Forgot your password?
typodupeerror

Comment: In other news... (Score 4, Funny) 269

by clickety6 (#48027553) Attached to: Microsoft's Asimov System To Monitor Users' Machines In Real Time
Microsoft found that the J, K, W, X and Y keys were rarely utilised by Italian users and so has replaced those characters in the Italian version of the operating system with Unicode characters representing hand gestures. The Italian keyboards are also more compact. "It really wasn't worth supporting them when they are only used 0.1% of the time", said a Microsoft spokesperson.

Comment: Can't understand it (Score 1) 377

by clickety6 (#47529429) Attached to: Western US States Using Up Ground Water At an Alarming Rate
Where is all that water going?

www.golfarizona.com/courses/

"Few would dispute that Arizona, with golf-rich cities such as Scottsdale and Phoenix is one of the world's premier golf destinations. Arizona's golf courses are as diverse and spectacular as its landscape. Across the state there are more than 300 courses, From traditional links-style layouts to target courses, Arizona possesses an obscene number of courses to challenge your skills and provide you with some unbeatable vacation leisure."

;-)

Comment: Re:well (Score 1) 128

by clickety6 (#47521585) Attached to: The Psychology of Phishing

They register domains similar enough to the company and often related (support-raytheon for example) so that even people that look for questionable URLs can be fooled.

It doesn't help that legitimate companies that should know better do the same. I recently got a survey from PayPal, but rathet than going through their verified site at www.paypal.com, the links in the email directed only to www.paypal-survey.com. It looked like a classic phishing scam but was apparently a legitimate survey request.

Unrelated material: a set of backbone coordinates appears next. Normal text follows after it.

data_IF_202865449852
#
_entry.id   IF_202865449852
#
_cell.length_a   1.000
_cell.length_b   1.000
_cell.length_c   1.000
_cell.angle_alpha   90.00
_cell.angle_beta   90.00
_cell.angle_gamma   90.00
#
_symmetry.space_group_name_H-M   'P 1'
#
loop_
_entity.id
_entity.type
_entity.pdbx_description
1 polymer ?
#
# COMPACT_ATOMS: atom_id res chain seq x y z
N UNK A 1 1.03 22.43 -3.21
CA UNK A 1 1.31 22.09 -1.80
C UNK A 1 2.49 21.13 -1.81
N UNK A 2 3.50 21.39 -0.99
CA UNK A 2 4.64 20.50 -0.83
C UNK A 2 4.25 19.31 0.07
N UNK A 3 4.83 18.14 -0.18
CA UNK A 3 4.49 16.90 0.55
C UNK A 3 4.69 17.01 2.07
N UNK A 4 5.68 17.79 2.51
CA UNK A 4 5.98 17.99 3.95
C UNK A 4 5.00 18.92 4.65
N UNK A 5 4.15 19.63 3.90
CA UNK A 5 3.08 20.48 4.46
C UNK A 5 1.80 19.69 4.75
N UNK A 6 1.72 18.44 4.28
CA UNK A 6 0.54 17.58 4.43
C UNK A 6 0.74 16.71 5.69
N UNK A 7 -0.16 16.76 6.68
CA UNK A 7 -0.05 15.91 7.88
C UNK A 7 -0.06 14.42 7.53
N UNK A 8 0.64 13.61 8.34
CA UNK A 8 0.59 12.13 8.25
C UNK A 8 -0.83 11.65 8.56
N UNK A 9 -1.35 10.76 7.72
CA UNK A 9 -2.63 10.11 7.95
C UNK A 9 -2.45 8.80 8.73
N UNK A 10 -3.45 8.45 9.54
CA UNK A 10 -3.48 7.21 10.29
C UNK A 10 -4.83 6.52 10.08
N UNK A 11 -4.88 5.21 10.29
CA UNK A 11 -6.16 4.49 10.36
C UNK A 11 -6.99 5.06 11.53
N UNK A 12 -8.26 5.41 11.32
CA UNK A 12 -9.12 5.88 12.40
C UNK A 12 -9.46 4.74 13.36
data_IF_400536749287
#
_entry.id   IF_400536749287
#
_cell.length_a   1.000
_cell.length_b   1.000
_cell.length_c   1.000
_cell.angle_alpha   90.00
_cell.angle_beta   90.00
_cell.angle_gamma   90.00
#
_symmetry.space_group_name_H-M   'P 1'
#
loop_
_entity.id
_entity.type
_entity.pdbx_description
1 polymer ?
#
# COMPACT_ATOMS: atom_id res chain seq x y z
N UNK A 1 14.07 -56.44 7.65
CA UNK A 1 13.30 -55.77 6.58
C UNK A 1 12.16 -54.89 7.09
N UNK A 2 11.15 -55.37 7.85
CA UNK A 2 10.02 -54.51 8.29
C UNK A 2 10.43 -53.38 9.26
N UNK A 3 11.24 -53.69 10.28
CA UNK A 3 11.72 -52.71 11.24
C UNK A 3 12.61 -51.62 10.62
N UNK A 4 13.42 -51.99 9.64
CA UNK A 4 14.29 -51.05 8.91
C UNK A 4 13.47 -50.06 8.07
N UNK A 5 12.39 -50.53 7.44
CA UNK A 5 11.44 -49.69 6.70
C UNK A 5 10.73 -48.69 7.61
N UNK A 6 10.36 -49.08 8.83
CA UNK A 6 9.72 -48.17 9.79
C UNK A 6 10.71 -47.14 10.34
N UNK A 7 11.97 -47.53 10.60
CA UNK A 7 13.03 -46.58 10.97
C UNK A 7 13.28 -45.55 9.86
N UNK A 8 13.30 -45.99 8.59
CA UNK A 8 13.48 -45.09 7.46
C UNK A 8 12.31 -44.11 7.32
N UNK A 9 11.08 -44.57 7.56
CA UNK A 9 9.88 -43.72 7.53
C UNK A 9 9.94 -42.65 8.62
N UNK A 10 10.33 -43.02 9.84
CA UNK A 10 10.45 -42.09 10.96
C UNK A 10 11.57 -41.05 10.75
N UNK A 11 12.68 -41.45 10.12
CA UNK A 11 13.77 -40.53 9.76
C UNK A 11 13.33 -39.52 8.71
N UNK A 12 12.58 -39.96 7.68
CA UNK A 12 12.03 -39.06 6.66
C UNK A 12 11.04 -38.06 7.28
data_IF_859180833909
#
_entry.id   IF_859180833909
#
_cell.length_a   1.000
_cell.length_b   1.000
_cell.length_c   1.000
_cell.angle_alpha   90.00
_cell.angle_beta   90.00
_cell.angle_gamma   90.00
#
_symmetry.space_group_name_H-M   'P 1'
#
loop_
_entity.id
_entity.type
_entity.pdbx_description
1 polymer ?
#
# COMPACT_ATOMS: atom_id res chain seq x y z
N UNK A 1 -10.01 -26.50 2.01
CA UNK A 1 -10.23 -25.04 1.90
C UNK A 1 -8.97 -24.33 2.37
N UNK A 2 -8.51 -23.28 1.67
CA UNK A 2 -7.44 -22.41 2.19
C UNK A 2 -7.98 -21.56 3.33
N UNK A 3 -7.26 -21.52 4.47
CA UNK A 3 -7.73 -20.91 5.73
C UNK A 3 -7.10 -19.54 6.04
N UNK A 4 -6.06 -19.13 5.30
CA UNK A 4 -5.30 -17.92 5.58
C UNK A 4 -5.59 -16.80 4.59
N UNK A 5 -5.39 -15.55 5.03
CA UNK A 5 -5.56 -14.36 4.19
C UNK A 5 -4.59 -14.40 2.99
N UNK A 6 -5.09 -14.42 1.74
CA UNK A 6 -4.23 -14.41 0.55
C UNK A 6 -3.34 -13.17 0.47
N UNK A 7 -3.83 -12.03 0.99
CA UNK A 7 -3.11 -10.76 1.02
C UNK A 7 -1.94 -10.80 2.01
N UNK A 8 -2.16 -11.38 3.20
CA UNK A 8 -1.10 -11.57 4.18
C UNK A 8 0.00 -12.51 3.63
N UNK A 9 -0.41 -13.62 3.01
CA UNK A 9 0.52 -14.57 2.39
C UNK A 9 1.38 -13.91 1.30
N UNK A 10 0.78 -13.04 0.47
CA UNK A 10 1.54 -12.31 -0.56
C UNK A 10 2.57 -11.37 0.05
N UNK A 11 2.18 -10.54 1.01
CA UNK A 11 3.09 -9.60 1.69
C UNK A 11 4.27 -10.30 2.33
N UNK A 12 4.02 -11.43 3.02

Comment: Curiosity shocked the cat (Score 1, Interesting) 333

I wonder if the test would be the same if they had let people shock themselves ponce beforehand and then asked them to sit in there for 15 minutes. It seems to me that if you put a big red shiny button in front of them and tell them to ignore it, you're testing their limits of curiosity and self restraint more than their ability to sit and think quietly. It's a "Don't think about punk elephants!" situation.

Comment: Re:OR (Score 1) 579

by clickety6 (#47369479) Attached to: Unintended Consequences For Traffic Safety Feature

Go to agree with you about the American driving licenses. Took my original test in the UK in a manual shift car (do it in an automatic and that's all you're licensed for). Hill starts, emergency stops, 3 point turns, reversing around corners, reversing into small spaces, instructors trying to catch you out by telling you to take the next available right just as you come to a one-way street that you can't take, tests done during rush hour through winding streets, and more.

Some years later, took a test in Arizona. A few simple questions I crammed the night before, an eye test (Can you read the letters, sir? Yes, I can. OK, you pass), once round the block in my automatic (taking all right turns) and then reversing into a space I could quite easily have driven in head first and still had enough room for second car. And that was it!

It's obviously designed to get people into cars and not to weed out bad drivers.

All warranty and guarantee clauses become null and void upon payment of invoice.

Working...